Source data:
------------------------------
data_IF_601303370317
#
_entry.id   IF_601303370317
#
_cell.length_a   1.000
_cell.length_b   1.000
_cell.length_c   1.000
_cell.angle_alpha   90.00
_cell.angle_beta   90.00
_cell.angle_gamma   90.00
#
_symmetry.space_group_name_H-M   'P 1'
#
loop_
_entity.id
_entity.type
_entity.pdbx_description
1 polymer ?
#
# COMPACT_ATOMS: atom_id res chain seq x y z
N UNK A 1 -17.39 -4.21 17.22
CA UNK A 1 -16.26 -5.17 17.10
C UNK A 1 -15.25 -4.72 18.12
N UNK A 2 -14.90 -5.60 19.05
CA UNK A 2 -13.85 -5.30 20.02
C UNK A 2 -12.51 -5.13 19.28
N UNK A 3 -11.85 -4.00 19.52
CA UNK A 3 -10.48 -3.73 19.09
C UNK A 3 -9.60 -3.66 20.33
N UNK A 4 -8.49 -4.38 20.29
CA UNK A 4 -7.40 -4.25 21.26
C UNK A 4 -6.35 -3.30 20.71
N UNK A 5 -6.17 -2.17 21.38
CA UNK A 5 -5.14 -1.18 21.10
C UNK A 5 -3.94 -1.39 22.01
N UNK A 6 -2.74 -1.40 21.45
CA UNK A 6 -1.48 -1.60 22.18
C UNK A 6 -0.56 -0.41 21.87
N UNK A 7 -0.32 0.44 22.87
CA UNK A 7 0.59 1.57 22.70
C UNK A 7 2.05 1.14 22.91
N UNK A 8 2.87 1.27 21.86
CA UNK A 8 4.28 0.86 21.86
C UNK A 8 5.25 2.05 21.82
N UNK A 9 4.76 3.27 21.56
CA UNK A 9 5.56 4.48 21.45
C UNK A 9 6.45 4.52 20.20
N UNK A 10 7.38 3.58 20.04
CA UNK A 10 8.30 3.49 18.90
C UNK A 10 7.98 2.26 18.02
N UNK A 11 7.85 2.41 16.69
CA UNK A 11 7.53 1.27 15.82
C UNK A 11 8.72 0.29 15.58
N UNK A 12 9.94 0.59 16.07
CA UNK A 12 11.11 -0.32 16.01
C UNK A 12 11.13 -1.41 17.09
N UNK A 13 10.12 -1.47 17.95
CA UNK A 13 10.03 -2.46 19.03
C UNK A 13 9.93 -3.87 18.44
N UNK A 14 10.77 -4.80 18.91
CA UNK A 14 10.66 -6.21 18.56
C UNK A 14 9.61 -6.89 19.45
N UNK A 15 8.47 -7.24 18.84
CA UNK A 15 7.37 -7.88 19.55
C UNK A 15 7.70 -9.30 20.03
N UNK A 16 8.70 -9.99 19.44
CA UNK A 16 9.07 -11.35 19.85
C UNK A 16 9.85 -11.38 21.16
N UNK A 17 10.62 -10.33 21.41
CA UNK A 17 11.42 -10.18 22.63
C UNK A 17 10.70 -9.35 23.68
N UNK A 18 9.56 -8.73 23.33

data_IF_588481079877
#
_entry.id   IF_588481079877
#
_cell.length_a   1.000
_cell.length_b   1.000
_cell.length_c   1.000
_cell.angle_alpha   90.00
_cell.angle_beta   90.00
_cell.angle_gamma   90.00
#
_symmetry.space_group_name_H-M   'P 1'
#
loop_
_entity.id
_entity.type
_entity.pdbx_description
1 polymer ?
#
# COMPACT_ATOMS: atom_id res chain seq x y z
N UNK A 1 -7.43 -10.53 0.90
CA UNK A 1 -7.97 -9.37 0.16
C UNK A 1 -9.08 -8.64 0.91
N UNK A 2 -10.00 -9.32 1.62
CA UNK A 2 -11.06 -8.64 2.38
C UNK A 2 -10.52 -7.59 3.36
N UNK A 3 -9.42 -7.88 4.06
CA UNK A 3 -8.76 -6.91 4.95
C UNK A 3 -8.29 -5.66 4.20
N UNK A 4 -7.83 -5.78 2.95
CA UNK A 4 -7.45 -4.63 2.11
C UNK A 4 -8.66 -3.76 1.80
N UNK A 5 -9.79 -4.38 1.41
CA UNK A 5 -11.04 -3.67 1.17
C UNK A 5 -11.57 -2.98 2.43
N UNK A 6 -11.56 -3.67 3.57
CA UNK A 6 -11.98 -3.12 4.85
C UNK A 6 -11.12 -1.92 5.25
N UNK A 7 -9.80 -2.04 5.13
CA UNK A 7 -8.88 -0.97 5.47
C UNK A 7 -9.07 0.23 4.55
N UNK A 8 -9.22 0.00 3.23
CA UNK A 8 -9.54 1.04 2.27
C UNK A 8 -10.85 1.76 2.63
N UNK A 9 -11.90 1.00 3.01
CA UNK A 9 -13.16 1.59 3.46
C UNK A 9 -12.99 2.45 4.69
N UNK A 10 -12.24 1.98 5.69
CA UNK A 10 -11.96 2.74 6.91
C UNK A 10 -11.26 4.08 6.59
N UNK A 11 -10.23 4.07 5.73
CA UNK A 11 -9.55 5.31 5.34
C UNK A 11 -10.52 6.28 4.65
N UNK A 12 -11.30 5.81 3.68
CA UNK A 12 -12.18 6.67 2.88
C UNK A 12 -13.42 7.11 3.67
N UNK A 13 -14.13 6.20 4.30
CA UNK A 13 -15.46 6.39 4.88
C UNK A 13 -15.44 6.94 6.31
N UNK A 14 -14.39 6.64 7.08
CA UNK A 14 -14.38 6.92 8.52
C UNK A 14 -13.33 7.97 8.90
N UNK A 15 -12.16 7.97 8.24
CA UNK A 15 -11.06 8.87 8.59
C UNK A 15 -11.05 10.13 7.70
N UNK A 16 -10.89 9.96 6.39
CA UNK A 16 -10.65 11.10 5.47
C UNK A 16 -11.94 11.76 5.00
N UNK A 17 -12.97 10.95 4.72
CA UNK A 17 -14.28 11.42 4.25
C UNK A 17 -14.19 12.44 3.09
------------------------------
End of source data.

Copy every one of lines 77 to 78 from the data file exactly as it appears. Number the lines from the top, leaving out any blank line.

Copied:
_cell.length_a   1.000
_cell.length_b   1.000